In mid-March 2017 the SIGCIS meeting took place at the Computer History Museum in Mountain View which is as close to San Francisco as to the Silicon Valley giants. The topic of the SIGCIS17 was “Command Lines: Software, Power and Performance”.
The SIGCIS (Special Interest Group for Computers, Information and Society) meeting took – for the first time – place without the SHOT (Society for the History of Technology) meeting in conjunction. SIGCIS17 was held on two days (March 18 and 19) and scholars from various fields such as history of computing, science and technology studies, media studies and many more explored how software relates to social and technical constructs of power and performance. The central topic up for discussion was why connections between the creation and use of software are integral to understanding social and technical power in multiple senses.
The meeting started with highly interesting keynote conversation: Kavita Philip talked about the Y2K bug and the socio-technical and conditions and implications of the bugfixing processes and Tom Mullaney presented the history and media logics of Chinese Typewriters that are especially interesting in the context of interface design and media technology since those typewriters don’t follow the “WYSIWYG” (What You See Is What You Get) logic, but an additive logic of building up characters element by element. The keynote conversation was followed by presentations from Halcyon Lawrence (on accent bias in speech technology), Mitali Thakor (investigating the forensic methods used for policing child exploitation) and Safiya Noble (talking about technigrationists). The afternoon sessions were held in two separate tracks (happening in the affectionately denominated Rooms “Boole” and “Lovelace”). In the session “Digital Labor and its Discontents”, chaired by Nathan Ensmenger, I presented my paper on „’Digital Taylorism’: Working with Process Management Systems in Comparison to Management Practices in Taylor’s Scientific Management“. Due to the variety of the participants’ backgrounds, the discussions after the presentations were very diverse with useful comments in different directions such as case examples as well as theoretical input. Day 2 was not any less interesting and the closing session with contributions by Melissa Villa-Nicholas (on intersectional identities at AT&T), Sreela Sarkar (on the social implications of ICT development programmes in India) and finally Eileen Clancy (on women’s role in history of technology with the example of Sekiko Yoshida) was more than inspiring.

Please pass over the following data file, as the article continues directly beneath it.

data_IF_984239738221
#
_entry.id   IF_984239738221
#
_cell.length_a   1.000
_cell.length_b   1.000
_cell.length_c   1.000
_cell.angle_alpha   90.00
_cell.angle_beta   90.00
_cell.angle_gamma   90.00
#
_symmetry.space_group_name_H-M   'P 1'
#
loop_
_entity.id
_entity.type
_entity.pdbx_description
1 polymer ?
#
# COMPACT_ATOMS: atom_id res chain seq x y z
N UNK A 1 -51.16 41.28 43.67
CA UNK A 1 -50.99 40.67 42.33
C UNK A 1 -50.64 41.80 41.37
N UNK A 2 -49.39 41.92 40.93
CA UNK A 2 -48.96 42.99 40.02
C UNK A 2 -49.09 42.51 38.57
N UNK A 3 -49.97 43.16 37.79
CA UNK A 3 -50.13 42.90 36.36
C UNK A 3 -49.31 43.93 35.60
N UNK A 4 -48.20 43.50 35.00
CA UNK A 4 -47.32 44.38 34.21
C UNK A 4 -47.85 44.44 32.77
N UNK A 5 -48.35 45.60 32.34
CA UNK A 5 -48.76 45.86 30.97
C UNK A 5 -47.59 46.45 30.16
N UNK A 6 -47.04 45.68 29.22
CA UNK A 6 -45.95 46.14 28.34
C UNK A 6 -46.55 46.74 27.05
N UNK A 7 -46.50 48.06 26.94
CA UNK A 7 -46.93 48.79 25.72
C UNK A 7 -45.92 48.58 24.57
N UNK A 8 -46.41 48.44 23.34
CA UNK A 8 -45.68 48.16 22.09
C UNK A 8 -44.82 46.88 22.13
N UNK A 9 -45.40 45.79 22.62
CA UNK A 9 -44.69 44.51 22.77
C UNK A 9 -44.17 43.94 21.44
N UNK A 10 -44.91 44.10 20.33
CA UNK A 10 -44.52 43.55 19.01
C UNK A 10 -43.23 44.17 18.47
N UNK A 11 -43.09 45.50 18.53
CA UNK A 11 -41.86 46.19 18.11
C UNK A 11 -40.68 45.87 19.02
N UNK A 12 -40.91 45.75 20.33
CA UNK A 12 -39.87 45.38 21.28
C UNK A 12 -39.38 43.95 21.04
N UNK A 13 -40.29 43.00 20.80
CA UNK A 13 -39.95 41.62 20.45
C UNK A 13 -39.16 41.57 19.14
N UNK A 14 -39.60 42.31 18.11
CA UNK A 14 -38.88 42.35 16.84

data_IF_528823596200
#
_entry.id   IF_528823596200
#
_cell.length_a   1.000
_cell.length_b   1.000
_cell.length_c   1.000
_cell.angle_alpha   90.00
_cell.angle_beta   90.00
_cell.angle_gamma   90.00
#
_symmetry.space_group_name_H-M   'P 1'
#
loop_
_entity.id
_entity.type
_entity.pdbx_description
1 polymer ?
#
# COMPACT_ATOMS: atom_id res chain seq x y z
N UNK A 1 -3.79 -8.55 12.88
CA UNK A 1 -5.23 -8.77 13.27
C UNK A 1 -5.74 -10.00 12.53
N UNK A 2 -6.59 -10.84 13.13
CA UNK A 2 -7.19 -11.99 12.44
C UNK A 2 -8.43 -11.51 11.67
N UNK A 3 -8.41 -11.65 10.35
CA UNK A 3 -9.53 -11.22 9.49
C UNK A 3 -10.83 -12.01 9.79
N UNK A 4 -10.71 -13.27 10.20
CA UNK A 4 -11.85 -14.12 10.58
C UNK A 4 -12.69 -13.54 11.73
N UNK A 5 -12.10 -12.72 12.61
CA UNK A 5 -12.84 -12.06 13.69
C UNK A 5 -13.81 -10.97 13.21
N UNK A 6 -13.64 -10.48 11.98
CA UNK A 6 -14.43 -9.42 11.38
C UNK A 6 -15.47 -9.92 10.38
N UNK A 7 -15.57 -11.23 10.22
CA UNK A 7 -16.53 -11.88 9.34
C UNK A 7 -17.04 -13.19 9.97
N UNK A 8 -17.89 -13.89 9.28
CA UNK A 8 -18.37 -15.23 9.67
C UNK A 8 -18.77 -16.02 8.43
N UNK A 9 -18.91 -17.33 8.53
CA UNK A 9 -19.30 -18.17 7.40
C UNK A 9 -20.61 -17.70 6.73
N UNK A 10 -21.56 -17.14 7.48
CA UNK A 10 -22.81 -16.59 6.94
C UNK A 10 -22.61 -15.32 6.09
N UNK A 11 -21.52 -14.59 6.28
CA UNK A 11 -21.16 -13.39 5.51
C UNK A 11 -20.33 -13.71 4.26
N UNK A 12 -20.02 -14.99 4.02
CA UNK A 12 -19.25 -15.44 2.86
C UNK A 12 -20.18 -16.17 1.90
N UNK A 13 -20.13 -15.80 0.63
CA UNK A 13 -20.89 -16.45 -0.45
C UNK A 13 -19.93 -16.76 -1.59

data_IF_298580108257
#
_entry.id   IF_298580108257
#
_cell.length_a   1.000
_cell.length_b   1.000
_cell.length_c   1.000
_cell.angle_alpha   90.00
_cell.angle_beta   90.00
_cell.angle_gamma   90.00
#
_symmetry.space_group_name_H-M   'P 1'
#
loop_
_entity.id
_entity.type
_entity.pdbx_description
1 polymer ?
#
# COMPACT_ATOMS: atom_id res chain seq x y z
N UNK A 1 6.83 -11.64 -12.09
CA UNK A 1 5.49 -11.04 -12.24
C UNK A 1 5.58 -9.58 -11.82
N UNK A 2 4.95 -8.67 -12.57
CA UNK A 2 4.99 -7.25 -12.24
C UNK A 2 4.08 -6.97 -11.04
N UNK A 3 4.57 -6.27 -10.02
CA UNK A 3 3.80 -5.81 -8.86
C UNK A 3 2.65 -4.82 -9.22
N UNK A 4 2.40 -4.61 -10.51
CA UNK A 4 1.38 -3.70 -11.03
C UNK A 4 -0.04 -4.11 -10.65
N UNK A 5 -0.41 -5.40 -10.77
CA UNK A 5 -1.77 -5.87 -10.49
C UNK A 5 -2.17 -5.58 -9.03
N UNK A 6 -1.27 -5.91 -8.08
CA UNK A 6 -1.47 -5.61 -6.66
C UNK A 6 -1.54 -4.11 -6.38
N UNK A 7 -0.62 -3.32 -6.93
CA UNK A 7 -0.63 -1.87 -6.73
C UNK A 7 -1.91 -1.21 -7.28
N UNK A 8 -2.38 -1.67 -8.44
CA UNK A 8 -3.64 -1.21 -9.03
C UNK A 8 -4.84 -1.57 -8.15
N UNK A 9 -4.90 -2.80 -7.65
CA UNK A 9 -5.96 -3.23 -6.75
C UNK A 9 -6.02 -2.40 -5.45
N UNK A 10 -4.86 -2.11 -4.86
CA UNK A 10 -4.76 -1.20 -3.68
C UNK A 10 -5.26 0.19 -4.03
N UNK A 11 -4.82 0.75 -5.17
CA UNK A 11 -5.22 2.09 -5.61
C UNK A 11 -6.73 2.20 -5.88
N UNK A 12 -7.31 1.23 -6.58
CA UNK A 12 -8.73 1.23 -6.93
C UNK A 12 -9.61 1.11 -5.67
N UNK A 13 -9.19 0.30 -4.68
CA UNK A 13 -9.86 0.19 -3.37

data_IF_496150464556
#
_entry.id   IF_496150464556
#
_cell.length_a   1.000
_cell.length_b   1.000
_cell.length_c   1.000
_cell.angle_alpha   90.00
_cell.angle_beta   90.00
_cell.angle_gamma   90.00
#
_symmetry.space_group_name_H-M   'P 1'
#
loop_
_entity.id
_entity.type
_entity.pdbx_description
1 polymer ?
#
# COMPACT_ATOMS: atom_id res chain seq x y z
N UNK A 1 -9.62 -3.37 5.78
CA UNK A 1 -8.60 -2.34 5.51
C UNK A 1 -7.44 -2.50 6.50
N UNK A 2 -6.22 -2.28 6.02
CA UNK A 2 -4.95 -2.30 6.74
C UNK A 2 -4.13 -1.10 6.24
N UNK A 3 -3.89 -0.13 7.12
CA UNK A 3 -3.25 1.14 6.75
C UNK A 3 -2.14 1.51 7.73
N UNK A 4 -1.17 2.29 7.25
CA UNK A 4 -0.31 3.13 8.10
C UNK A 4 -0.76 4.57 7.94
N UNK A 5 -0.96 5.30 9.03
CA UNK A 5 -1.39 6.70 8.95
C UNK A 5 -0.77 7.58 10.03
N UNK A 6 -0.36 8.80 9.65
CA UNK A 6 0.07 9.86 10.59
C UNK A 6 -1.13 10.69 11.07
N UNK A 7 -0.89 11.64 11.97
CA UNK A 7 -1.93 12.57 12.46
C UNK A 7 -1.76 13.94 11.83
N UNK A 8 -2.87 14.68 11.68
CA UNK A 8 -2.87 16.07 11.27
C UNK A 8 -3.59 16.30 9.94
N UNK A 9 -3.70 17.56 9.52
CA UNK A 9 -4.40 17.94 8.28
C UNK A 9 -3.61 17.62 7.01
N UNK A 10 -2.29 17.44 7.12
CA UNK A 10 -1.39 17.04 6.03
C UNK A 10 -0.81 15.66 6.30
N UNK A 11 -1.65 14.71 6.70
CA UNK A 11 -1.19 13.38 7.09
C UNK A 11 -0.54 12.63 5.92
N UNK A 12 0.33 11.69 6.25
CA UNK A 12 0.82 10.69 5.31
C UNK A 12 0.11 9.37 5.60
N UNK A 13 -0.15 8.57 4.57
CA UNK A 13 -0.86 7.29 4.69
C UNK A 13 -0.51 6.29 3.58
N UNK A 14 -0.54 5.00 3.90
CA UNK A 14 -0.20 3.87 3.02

Overall, the SIGCIS17 was an impressively well-organized event, providing great opportunities to to connect with various experts and young scientists in the field of computing history and adjacent fields of study.
See the “Command Lines”-Program here: http://meetings.sigcis.org/uploads/6/3/6/8/6368912/command_lines_program.pdf
To relive #SIGCIS17 in tweets: https://t.co/5wA8AbYn3Y
All talks have been recorded and provided via YouTube under the following link: https://www.youtube.com/playlist?list=PLQsxaNhYv8dZLtHNYG0ygsOjVvvRg87c9